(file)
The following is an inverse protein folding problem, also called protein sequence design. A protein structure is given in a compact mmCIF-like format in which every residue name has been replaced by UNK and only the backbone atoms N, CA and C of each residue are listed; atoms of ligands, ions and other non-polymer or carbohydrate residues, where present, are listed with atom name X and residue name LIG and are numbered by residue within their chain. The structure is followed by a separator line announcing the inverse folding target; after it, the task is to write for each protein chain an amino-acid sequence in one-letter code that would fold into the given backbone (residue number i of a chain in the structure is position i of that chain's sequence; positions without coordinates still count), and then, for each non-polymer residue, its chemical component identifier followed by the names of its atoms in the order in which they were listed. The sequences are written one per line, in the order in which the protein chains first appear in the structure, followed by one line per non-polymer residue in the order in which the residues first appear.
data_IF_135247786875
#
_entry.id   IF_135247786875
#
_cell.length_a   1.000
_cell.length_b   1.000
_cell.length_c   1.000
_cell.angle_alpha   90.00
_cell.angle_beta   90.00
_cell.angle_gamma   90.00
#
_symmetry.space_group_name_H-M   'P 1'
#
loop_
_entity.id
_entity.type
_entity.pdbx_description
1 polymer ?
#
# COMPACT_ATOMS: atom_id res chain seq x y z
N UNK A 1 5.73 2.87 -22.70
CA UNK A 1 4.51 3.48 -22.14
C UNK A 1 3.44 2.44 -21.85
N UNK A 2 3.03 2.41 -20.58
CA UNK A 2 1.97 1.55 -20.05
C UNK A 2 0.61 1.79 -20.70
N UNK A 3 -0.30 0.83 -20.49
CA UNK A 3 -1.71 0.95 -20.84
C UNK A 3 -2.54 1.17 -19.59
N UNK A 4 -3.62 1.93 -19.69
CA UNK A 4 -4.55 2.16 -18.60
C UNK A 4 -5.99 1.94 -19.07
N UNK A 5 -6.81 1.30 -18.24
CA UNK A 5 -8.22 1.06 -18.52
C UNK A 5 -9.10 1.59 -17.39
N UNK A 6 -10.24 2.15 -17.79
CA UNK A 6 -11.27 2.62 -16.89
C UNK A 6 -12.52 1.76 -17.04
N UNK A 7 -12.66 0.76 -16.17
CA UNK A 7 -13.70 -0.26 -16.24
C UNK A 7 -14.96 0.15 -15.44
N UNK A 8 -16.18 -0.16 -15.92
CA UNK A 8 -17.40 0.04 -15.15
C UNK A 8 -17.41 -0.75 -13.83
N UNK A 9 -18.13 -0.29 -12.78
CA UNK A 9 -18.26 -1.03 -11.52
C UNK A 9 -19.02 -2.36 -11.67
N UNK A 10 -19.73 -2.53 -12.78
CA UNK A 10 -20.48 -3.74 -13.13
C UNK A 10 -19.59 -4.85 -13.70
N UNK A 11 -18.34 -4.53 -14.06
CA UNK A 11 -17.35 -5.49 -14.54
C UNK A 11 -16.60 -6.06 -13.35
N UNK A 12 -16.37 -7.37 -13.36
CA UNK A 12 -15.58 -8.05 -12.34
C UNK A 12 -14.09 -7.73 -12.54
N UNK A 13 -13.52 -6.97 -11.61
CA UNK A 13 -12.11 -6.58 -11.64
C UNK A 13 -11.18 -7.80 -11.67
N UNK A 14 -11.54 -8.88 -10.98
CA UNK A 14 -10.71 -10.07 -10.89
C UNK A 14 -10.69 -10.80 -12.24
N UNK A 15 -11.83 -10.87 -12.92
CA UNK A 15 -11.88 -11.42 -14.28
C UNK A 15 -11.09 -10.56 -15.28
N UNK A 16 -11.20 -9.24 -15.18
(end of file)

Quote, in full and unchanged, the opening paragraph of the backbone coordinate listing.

The following is an inverse protein folding problem, also called protein sequence design. A protein structure is given in a compact mmCIF-like format in which every residue name has been replaced by UNK and only the backbone atoms N, CA and C of each residue are listed; atoms of ligands, ions and other non-polymer or carbohydrate residues, where present, are listed with atom name X and residue name LIG and are numbered by residue within their chain. The structure is followed by a separator line announcing the inverse folding target; after it, the task is to write for each protein chain an amino-acid sequence in one-letter code that would fold into the given backbone (residue number i of a chain in the structure is position i of that chain's sequence; positions without coordinates still count), and then, for each non-polymer residue, its chemical component identifier followed by the names of its atoms in the order in which they were listed. The sequences are written one per line, in the order in which the protein chains first appear in the structure, followed by one line per non-polymer residue in the order in which the residues first appear.